Impacts of Directional Rumble Strips on Vehicle Speeds and Driver Behavior at Freeway Off-Ramps

Drivers have an increased crash or incident risk when driving on freeway interchange ramps compared with the other interchange-related segments. Directional rumble strips (DRS), a pattern similar to the traditional traversable rumble strip, were developed as a low-cost traffic control device to deter wrong-way driving, meanwhile reducing right-way traffic speeds and changing driver behavior on off-ramps. This paper presents the impact of DRS on vehicle speed and driver behavior based on the two case studies at southbound off-ramps at Exits 208 and 284 on Interstate-65 (I-65) in Alabama. Three DRS patterns (D3, C, and E2) were implemented at different locations on off-ramps. Pattern D3 was installed at the off-ramp terminal near the stop bar or yield line. Pattern C was implemented at the segment between the terminal and ramp curve. Pattern E2 was placed on the tangent part before the ramp curve. A total of 1,344 h traffic speed data before and after the implementation were collected using magnetic sensors. Driver behavior was monitored for 576 h using video cameras. Before-and-after studies evaluated the impact of three DRS patterns on traffic speed on these two off-ramps. The results revealed that DRS can significantly reduce the mean, 85th percentile, and standard deviations (SDs) of off-ramp traffic speeds. In addition, DRS can help to mitigate aggressive driver behavior (e.g., exceeding the ramp speed limit) and guide turning traffics at ramp terminals.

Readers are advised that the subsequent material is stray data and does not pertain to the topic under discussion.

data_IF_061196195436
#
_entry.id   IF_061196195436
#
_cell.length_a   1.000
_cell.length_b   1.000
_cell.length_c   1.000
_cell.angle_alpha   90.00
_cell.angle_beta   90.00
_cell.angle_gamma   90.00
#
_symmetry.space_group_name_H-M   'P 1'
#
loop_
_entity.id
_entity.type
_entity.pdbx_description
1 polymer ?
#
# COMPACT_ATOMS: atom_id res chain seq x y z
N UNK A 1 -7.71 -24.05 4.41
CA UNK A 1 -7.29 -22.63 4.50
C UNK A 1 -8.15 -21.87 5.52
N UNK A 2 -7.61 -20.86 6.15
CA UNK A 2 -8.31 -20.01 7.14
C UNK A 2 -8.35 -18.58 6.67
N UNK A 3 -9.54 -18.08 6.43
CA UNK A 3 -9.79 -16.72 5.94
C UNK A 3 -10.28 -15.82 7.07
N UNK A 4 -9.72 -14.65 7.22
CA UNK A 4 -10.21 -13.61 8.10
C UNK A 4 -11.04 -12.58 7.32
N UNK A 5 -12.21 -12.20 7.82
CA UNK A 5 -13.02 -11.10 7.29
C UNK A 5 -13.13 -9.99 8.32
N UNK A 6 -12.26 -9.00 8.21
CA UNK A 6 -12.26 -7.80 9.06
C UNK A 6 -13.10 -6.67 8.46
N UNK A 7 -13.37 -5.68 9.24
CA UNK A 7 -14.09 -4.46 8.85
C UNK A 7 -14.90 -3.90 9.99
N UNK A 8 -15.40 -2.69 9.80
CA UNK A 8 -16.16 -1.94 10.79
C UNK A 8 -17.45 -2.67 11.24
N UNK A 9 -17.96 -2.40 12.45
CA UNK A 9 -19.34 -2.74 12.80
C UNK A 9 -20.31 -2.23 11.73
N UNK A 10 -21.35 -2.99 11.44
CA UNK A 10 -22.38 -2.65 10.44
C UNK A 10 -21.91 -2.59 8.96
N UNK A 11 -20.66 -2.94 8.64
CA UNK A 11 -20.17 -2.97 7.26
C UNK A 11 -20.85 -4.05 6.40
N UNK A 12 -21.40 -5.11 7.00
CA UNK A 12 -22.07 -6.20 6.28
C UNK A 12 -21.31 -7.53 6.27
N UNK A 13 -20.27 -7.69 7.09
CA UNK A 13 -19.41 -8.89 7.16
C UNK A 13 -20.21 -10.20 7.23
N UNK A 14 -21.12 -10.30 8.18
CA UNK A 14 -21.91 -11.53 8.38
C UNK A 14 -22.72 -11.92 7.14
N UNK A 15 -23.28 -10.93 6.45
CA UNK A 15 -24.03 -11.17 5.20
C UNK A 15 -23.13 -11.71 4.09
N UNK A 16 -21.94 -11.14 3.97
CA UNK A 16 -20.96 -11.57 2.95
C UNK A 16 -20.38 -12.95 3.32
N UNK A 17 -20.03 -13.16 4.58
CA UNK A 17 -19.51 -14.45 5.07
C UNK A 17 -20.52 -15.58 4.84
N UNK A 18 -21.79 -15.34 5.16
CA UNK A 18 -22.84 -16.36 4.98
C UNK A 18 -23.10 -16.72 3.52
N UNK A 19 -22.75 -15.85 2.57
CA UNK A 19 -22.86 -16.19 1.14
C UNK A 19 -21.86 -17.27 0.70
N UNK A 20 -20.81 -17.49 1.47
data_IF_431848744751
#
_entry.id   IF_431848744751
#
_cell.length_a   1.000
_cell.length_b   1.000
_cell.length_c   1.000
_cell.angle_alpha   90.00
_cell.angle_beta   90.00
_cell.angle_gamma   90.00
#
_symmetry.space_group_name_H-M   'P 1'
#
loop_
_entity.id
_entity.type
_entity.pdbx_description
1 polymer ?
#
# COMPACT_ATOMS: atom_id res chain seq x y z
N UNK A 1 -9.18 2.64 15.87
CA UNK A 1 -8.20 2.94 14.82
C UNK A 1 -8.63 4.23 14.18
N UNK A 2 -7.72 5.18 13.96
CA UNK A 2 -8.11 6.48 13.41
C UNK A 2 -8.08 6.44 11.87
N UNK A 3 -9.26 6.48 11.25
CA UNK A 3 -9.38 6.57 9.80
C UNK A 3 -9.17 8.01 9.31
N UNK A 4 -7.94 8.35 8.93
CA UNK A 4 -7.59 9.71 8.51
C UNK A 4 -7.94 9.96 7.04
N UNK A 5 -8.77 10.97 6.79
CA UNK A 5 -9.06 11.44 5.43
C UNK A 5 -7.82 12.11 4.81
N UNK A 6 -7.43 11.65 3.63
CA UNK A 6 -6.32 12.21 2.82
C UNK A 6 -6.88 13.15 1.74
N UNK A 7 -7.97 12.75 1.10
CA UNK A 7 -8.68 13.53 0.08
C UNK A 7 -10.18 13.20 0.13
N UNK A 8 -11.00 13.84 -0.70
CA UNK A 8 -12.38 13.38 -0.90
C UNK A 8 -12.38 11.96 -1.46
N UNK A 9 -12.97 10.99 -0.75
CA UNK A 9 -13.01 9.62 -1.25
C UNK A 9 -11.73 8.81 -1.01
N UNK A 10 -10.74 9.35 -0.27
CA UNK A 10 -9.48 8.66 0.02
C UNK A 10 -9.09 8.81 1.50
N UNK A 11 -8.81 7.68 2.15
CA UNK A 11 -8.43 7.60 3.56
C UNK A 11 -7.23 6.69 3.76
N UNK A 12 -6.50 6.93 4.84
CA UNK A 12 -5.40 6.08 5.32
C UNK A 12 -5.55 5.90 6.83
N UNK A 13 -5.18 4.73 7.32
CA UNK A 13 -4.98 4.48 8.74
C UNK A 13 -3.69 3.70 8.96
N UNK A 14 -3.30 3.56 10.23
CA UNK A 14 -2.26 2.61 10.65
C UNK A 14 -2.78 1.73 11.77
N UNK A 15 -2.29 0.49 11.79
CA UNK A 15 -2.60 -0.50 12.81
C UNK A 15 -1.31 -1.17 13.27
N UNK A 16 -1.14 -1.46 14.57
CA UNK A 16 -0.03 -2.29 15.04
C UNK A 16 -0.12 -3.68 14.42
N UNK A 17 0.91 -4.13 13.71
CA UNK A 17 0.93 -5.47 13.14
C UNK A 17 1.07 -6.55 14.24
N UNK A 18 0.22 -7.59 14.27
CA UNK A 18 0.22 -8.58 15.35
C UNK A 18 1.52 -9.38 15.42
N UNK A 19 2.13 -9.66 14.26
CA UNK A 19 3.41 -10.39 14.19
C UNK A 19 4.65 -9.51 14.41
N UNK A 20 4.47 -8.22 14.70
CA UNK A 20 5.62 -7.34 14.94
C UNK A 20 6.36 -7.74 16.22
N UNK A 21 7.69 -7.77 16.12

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  • Accession Number: 01745231
  • Record Type: Publication
  • Files: TRIS, ASCE
  • Created Date: Jun 30 2020 3:05PM